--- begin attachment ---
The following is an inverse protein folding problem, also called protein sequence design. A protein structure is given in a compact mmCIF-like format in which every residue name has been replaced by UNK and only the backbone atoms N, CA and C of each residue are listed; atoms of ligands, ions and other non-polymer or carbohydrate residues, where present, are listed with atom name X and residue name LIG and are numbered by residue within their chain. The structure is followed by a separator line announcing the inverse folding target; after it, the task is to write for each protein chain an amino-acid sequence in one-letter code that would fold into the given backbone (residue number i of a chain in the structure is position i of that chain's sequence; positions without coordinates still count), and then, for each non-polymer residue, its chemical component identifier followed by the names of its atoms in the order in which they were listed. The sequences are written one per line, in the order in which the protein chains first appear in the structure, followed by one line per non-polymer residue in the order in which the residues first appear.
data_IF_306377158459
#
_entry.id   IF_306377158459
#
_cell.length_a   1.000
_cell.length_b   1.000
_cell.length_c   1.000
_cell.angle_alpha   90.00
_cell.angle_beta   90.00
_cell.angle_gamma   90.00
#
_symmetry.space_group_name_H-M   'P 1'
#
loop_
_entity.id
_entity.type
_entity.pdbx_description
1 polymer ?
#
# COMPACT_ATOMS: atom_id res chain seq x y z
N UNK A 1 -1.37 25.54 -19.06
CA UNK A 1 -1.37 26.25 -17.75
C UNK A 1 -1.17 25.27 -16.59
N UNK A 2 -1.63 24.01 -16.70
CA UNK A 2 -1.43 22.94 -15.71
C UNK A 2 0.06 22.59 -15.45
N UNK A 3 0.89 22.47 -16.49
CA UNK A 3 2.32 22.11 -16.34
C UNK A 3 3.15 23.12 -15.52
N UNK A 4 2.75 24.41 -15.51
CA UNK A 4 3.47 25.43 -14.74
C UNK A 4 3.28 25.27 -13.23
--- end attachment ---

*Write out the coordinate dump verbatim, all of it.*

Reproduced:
The following is an inverse protein folding problem, also called protein sequence design. A protein structure is given in a compact mmCIF-like format in which every residue name has been replaced by UNK and only the backbone atoms N, CA and C of each residue are listed; atoms of ligands, ions and other non-polymer or carbohydrate residues, where present, are listed with atom name X and residue name LIG and are numbered by residue within their chain. The structure is followed by a separator line announcing the inverse folding target; after it, the task is to write for each protein chain an amino-acid sequence in one-letter code that would fold into the given backbone (residue number i of a chain in the structure is position i of that chain's sequence; positions without coordinates still count), and then, for each non-polymer residue, its chemical component identifier followed by the names of its atoms in the order in which they were listed. The sequences are written one per line, in the order in which the protein chains first appear in the structure, followed by one line per non-polymer residue in the order in which the residues first appear.
data_IF_306377158459
#
_entry.id   IF_306377158459
#
_cell.length_a   1.000
_cell.length_b   1.000
_cell.length_c   1.000
_cell.angle_alpha   90.00
_cell.angle_beta   90.00
_cell.angle_gamma   90.00
#
_symmetry.space_group_name_H-M   'P 1'
#
loop_
_entity.id
_entity.type
_entity.pdbx_description
1 polymer ?
#
# COMPACT_ATOMS: atom_id res chain seq x y z
N UNK A 1 -1.37 25.54 -19.06
CA UNK A 1 -1.37 26.25 -17.75
C UNK A 1 -1.17 25.27 -16.59
N UNK A 2 -1.63 24.01 -16.70
CA UNK A 2 -1.43 22.94 -15.71
C UNK A 2 0.06 22.59 -15.45
N UNK A 3 0.89 22.47 -16.49
CA UNK A 3 2.32 22.11 -16.34
C UNK A 3 3.15 23.12 -15.52
N UNK A 4 2.75 24.41 -15.51
CA UNK A 4 3.47 25.43 -14.74
C UNK A 4 3.28 25.27 -13.23